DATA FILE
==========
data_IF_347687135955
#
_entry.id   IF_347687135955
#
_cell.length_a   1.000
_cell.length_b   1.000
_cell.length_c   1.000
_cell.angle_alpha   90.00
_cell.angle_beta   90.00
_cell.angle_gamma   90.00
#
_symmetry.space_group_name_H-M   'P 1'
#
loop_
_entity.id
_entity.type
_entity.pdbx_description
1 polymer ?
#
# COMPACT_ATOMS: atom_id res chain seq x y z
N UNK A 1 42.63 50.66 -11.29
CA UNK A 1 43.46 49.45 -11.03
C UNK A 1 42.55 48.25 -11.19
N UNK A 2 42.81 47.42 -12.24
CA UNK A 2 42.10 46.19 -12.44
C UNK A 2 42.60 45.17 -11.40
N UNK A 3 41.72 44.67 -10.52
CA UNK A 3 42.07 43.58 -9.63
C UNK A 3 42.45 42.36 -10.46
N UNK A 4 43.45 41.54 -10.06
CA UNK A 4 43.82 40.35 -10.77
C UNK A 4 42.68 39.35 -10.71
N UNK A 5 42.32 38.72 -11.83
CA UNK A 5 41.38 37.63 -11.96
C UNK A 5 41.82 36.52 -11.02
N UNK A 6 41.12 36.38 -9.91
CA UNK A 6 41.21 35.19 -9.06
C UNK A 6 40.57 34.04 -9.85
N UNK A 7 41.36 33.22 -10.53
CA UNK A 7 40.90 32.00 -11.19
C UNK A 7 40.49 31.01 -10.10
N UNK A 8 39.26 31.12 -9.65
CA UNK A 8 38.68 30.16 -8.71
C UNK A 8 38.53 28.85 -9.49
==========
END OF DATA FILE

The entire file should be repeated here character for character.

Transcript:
data_IF_347687135955
#
_entry.id   IF_347687135955
#
_cell.length_a   1.000
_cell.length_b   1.000
_cell.length_c   1.000
_cell.angle_alpha   90.00
_cell.angle_beta   90.00
_cell.angle_gamma   90.00
#
_symmetry.space_group_name_H-M   'P 1'
#
loop_
_entity.id
_entity.type
_entity.pdbx_description
1 polymer ?
#
# COMPACT_ATOMS: atom_id res chain seq x y z
N UNK A 1 42.63 50.66 -11.29
CA UNK A 1 43.46 49.45 -11.03
C UNK A 1 42.55 48.25 -11.19
N UNK A 2 42.81 47.42 -12.24
CA UNK A 2 42.10 46.19 -12.44
C UNK A 2 42.60 45.17 -11.40
N UNK A 3 41.72 44.67 -10.52
CA UNK A 3 42.07 43.58 -9.63
C UNK A 3 42.45 42.36 -10.46
N UNK A 4 43.45 41.54 -10.06
CA UNK A 4 43.82 40.35 -10.77
C UNK A 4 42.68 39.35 -10.71
N UNK A 5 42.32 38.72 -11.83
CA UNK A 5 41.38 37.63 -11.96
C UNK A 5 41.82 36.52 -11.02
N UNK A 6 41.12 36.38 -9.91
CA UNK A 6 41.21 35.19 -9.06
C UNK A 6 40.57 34.04 -9.85
N UNK A 7 41.36 33.22 -10.53
CA UNK A 7 40.90 32.00 -11.19
C UNK A 7 40.49 31.01 -10.10
N UNK A 8 39.26 31.12 -9.65
CA UNK A 8 38.68 30.16 -8.71
C UNK A 8 38.53 28.85 -9.49